In an attempt to resolve the important Center issue the Raptors panicked and brought in Olajuwon. In hindsight, this was a terrible move due for the most part on the salary cap impacts. Luckily, AD carried this team on his back to the playoffs. Again, strong C and PG play and the team again makes the playoffs.

2002-2003: A. Williams and A. Davis (Record: 24-58, no playoffs)

This was arguably the worst season for the franchise as injuries caused 519 lost man-games lost. This team could have started Wilt Chamberlain and Bob Cousy and this team still would not have made the playoffs.

2003-2004: A. Williams and Donyell Marshall/Chris Bosh (Record: 33-49, no playoffs)

No center to speak of on this team and, due to more injuries, the PG position is manned by journeymen like Rick Brunson, Rod Strickland, Milt Palacio, Roger Mason Jr. and Jannero Pargo. With glaring weaknesses at PG and C, missing the playoffs came as a surprise to no one.

2004-2005: Rafer Alston and Rafael Araujo/Loren Woods (Record 33-49, no playoffs)

The Raptors sign a perennial back-up to start and the center position plagues this team all year with poor rebounding and no offensive contributions to speak of.

The question to be asked is whether the poor PG and C play and non-playoff years are directly related. Should it be a surprise to anyone that this team has consistently missed the playoffs, never mind become a contender, in ten years as a result? The franchise has never solidified either the PG or C position. But how is the theory supported statistically?

I amassed the regular season stats for the starting C and PG’s for each of the Conference Final Teams since the 1999-2000 season (20 in total, a small sample size, but telling enough). For point guards, I looked at points, rebounds, assists, field-goal percentage and assist to turnover ratio, in that order. For centres, I looked at points, rebounds, assists, field-goal percentage and blocks, again in that order. It was hard not to make Duncan the C for the Spurs when Robinson was on his last legs or substituting O’Neal for Foster when he was starting at C for the Pacers but here are the true averages (“comparison stats”):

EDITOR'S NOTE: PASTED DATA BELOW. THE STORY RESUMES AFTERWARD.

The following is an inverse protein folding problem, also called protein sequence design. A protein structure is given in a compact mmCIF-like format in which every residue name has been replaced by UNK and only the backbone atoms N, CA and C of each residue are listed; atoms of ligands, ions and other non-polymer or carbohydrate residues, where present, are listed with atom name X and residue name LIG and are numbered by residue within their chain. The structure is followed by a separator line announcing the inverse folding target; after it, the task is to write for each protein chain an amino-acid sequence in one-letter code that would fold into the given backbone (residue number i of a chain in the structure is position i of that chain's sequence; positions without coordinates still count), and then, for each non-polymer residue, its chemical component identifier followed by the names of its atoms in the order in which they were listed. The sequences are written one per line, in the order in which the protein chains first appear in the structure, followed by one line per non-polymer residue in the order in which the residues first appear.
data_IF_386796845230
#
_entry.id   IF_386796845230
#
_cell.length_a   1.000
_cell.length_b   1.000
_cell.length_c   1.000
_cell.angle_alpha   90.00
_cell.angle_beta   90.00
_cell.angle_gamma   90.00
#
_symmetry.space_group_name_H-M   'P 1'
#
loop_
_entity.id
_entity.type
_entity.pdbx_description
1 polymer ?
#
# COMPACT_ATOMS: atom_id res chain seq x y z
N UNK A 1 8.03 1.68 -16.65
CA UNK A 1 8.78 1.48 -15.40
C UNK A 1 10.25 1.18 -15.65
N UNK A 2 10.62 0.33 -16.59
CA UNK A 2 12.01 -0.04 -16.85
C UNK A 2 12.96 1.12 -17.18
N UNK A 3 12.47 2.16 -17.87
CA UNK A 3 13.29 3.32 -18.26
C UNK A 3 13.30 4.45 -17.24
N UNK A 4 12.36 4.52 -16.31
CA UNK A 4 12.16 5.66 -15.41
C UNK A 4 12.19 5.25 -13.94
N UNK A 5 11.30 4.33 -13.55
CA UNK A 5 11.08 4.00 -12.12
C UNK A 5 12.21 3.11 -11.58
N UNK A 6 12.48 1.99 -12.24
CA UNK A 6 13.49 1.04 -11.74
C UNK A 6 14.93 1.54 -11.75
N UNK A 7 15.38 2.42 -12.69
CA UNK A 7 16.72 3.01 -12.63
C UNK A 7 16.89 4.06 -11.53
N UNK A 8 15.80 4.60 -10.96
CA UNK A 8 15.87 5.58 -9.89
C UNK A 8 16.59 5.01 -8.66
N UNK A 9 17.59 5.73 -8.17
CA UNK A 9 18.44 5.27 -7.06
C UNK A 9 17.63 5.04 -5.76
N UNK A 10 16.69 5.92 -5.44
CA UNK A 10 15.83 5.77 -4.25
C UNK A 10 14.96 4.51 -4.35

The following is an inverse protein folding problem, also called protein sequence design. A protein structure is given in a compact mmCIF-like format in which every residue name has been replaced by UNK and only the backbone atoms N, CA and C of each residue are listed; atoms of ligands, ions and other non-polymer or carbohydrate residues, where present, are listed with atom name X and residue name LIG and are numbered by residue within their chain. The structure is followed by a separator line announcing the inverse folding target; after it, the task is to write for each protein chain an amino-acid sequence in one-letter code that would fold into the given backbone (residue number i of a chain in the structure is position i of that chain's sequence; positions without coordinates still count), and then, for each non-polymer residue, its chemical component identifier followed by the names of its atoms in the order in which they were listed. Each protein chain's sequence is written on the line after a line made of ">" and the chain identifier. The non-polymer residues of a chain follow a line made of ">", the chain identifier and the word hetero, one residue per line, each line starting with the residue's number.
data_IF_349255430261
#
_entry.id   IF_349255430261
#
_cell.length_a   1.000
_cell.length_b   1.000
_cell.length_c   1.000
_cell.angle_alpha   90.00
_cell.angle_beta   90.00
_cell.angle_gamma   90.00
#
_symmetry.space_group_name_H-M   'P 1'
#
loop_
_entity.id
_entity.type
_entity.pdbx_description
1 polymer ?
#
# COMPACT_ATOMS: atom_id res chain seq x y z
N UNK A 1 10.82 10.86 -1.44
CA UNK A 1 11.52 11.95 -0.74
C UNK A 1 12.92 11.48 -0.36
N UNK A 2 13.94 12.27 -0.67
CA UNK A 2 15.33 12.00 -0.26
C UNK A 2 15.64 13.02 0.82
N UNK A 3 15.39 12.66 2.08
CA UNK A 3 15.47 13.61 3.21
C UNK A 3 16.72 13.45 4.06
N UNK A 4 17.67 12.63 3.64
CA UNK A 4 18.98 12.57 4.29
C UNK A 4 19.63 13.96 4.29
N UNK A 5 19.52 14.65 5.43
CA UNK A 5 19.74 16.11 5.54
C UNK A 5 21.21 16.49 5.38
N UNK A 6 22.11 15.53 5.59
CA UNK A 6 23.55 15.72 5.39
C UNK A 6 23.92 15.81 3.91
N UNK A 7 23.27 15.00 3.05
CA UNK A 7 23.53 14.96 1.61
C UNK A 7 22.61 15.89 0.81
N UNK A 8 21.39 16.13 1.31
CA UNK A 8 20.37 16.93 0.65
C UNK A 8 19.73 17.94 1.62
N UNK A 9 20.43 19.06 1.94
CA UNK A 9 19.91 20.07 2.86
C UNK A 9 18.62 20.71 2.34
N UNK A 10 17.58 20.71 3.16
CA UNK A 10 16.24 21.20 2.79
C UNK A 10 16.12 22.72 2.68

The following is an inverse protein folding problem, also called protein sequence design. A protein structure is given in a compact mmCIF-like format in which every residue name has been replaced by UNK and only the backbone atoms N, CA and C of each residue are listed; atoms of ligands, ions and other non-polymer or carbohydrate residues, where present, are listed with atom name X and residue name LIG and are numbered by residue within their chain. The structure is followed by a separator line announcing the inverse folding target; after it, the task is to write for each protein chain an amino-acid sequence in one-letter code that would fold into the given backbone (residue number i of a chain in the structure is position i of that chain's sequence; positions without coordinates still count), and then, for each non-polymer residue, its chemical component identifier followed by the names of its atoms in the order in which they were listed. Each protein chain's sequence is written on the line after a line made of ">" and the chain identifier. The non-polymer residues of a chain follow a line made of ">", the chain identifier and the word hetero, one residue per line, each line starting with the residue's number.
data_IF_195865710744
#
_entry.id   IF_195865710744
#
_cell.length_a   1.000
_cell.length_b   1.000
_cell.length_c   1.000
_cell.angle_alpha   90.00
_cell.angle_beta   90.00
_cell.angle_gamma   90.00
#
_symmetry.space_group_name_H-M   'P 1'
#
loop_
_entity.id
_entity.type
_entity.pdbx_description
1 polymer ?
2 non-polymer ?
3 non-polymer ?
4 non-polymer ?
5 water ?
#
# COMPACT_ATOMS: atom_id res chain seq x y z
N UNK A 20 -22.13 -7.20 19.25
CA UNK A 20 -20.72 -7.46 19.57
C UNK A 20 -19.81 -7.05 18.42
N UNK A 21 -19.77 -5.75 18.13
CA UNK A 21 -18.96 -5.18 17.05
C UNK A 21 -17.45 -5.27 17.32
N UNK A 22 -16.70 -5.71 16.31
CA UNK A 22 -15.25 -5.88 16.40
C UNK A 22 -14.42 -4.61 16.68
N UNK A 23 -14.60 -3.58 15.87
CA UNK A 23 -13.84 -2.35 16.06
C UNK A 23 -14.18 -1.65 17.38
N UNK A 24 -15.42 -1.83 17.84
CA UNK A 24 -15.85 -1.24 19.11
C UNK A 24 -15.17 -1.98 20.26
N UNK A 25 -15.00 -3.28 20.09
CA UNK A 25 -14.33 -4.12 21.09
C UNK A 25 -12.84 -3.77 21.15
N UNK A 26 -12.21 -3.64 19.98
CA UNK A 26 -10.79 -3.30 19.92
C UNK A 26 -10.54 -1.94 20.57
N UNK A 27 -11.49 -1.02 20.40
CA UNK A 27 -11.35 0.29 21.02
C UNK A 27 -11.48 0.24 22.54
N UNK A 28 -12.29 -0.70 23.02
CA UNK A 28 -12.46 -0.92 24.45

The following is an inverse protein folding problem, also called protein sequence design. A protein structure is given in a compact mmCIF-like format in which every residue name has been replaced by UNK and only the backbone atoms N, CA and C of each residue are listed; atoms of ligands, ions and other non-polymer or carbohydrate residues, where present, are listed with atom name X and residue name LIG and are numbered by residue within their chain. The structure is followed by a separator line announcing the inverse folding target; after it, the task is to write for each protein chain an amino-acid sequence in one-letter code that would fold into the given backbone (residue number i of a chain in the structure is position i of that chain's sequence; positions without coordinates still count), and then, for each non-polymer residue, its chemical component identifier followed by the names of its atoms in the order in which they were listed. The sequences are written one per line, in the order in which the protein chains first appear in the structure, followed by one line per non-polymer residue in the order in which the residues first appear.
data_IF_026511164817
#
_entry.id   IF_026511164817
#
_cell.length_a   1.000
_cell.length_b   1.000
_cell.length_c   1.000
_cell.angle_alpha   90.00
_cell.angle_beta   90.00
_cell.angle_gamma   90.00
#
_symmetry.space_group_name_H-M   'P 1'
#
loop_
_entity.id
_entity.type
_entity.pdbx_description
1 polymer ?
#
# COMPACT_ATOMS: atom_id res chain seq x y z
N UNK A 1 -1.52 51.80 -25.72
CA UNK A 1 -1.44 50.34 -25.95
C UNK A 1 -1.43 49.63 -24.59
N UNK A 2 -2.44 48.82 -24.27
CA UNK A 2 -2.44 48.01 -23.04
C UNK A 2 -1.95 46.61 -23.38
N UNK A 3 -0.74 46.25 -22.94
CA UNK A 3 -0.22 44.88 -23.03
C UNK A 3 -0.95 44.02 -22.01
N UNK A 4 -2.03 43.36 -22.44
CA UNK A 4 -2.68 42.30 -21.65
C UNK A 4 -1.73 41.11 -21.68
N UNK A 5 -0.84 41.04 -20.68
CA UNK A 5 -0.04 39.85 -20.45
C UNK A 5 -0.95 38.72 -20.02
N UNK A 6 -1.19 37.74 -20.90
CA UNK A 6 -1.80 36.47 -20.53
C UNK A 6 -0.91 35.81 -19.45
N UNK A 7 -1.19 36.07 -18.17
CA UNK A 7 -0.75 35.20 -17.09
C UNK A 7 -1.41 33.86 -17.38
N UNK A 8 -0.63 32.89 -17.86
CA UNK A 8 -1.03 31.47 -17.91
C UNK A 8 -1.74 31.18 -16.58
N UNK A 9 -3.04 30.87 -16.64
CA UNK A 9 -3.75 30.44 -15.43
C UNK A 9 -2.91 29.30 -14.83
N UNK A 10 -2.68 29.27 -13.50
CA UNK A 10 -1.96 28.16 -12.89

13.4 ppg / 3.6 rpg / 6.0 apg / .432 fg% / 2.73 A-TO

13.1 ppg / 8.9 rbg / 1.72 / .500 fg% / 1.77 blks

So how do these averages match up to Raptors of the past? Here’s the shake down (the number of categories in which Raptors exceed the comparison stats are in brackets).

1995-1996: (5)
D. Stoudamire: 19.0/4.0/9.3/.426/2.44
O. Miller: 12.9/7.4/2.9/.526/1.88

1996-1997: (5)
Stoudamire: 20.2/4.1/8.8/.401/2.47
Camby: 14.8/6.3/1.5/.482/2.06

1997-1998: (2)
Billups: 11.2/2.4/3.9/.374/1.79
Camby: 12.1/7.4/1.8/.412/3.65

1998-1999: (0)
A.Williams: 5.0/1.6/2.6/.401/2.32
K.Willis: 12.0/8.3/1.6/.418/.67

A.Williams: 5.3/1.5/2.3/.397/2.7
A. Davis: 11.5/8.8/1.3/.440/1.27

2000-2001: (4)
A. Williams: 9.8/2.6/5.0/.430/3.97
A. Davis: 13.7/10.10/1.4/.433/1.94

2001-2002: (4)
A. Williams: 11.8/3.4/5.7/.415/3.11
A. Davis: 14.5/9.6/2.0/.426/1.08

2002-2003: (4)
A. Williams: 13.2/3.1/5.3/.438/3.23
A. Davis: 13.9/8.2/2.5/.407/1.17

2003-2004: (1)
A. Williams: 8.8/2.7/4.0/.405/2.88
C. Bosh: 11.5/7.4/1.0/.459/1.41

2004-2005: (3)
R.Alston: 14.2/3.5/6.4/.414/3.0
R.Araujo: 3.3/3.1/.3/.434/.34

So what do we notice? Well first off, only twice have we put two guys on the floor who statistically exceeded HALF of the comparison stats. This was in our first two seasons. In fact it is the only two seasons, outside of the season past, where the team had a true PG and C. Did the team make the playoffs? Absolutely not, but the team was improving in win totals and as a result in the standings. Of the three years this team made the playoffs it exceeded the comparion averages in 4 of 10 categories in two of those years. I write off the 1998-1999 season for these purposes (not solely because the Raptors had their best team ever) because in numerous games the team started a line-up with no PG. As mentioned 2002-2003 was an injury plagued year. In 2003-2005 the team's PG and C actually came up short on more of the comparison statistics. The team did not make the playoffs. Coincidence? Evidence suggests not.